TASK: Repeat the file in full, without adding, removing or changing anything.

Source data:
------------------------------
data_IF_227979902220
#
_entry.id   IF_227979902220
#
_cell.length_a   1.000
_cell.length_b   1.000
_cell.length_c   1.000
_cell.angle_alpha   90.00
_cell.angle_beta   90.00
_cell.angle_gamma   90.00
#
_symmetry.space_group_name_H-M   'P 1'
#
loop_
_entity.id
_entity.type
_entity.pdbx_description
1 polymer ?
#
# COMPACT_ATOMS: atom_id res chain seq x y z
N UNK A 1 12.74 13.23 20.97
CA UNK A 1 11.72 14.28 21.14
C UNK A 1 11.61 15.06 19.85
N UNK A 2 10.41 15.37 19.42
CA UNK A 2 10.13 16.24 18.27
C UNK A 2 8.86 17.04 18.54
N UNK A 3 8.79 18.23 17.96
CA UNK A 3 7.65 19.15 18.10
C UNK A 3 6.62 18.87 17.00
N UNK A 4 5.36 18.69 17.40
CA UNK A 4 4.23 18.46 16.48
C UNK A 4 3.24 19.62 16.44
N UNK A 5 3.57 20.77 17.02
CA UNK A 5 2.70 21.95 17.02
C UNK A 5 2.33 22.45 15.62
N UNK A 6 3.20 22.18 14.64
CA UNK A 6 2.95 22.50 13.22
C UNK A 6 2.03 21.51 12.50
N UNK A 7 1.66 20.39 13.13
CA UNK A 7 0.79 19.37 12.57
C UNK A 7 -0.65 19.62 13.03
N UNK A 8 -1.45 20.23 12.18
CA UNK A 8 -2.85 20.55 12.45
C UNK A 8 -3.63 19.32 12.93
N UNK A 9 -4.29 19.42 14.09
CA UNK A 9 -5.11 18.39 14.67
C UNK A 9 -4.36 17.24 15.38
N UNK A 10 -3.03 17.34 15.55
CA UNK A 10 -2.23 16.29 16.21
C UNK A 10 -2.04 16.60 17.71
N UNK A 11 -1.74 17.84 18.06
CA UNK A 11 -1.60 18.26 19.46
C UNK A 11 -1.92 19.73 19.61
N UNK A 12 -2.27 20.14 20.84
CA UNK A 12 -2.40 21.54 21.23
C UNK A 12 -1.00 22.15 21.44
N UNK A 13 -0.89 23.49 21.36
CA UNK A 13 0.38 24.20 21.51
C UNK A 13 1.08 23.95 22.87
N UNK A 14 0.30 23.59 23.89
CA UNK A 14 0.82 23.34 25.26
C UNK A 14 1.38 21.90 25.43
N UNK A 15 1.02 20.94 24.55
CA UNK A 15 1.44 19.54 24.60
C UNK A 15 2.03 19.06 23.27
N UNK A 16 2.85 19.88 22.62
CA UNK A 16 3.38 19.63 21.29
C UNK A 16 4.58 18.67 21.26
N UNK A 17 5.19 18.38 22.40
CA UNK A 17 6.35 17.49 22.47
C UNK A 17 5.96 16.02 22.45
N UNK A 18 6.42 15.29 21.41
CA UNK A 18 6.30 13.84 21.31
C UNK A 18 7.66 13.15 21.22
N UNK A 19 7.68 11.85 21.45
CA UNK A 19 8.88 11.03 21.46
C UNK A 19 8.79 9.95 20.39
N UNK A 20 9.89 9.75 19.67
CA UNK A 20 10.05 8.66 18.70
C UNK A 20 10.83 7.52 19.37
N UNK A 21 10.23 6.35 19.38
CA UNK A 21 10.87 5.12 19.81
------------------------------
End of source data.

data_IF_227979902220
#
_entry.id   IF_227979902220
#
_cell.length_a   1.000
_cell.length_b   1.000
_cell.length_c   1.000
_cell.angle_alpha   90.00
_cell.angle_beta   90.00
_cell.angle_gamma   90.00
#
_symmetry.space_group_name_H-M   'P 1'
#
loop_
_entity.id
_entity.type
_entity.pdbx_description
1 polymer ?
#
# COMPACT_ATOMS: atom_id res chain seq x y z
N UNK A 1 12.74 13.23 20.97
CA UNK A 1 11.72 14.28 21.14
C UNK A 1 11.61 15.06 19.85
N UNK A 2 10.41 15.37 19.42
CA UNK A 2 10.13 16.24 18.27
C UNK A 2 8.86 17.04 18.54
N UNK A 3 8.79 18.23 17.96
CA UNK A 3 7.65 19.15 18.10
C UNK A 3 6.62 18.87 17.00
N UNK A 4 5.36 18.69 17.40
CA UNK A 4 4.23 18.46 16.48
C UNK A 4 3.24 19.62 16.44
N UNK A 5 3.57 20.77 17.02
CA UNK A 5 2.70 21.95 17.02
C UNK A 5 2.33 22.45 15.62
N UNK A 6 3.20 22.18 14.64
CA UNK A 6 2.95 22.50 13.22
C UNK A 6 2.03 21.51 12.50
N UNK A 7 1.66 20.39 13.13
CA UNK A 7 0.79 19.37 12.57
C UNK A 7 -0.65 19.62 13.03
N UNK A 8 -1.45 20.23 12.18
CA UNK A 8 -2.85 20.55 12.45
C UNK A 8 -3.63 19.32 12.93
N UNK A 9 -4.29 19.42 14.09
CA UNK A 9 -5.11 18.39 14.67
C UNK A 9 -4.36 17.24 15.38
N UNK A 10 -3.03 17.34 15.55
CA UNK A 10 -2.23 16.29 16.21
C UNK A 10 -2.04 16.60 17.71
N UNK A 11 -1.74 17.84 18.06
CA UNK A 11 -1.60 18.26 19.46
C UNK A 11 -1.92 19.73 19.61
N UNK A 12 -2.27 20.14 20.84
CA UNK A 12 -2.40 21.54 21.23
C UNK A 12 -1.00 22.15 21.44
N UNK A 13 -0.89 23.49 21.36
CA UNK A 13 0.38 24.20 21.51
C UNK A 13 1.08 23.95 22.87
N UNK A 14 0.30 23.59 23.89
CA UNK A 14 0.82 23.34 25.26
C UNK A 14 1.38 21.90 25.43
N UNK A 15 1.02 20.94 24.55
CA UNK A 15 1.44 19.54 24.60
C UNK A 15 2.03 19.06 23.27
N UNK A 16 2.85 19.88 22.62
CA UNK A 16 3.38 19.63 21.29
C UNK A 16 4.58 18.67 21.26
N UNK A 17 5.19 18.38 22.40
CA UNK A 17 6.35 17.49 22.47
C UNK A 17 5.96 16.02 22.45
N UNK A 18 6.42 15.29 21.41
CA UNK A 18 6.30 13.84 21.31
C UNK A 18 7.66 13.15 21.22
N UNK A 19 7.68 11.85 21.45
CA UNK A 19 8.88 11.03 21.46
C UNK A 19 8.79 9.95 20.39
N UNK A 20 9.89 9.75 19.67
CA UNK A 20 10.05 8.66 18.70
C UNK A 20 10.83 7.52 19.37
N UNK A 21 10.23 6.35 19.38
CA UNK A 21 10.87 5.12 19.81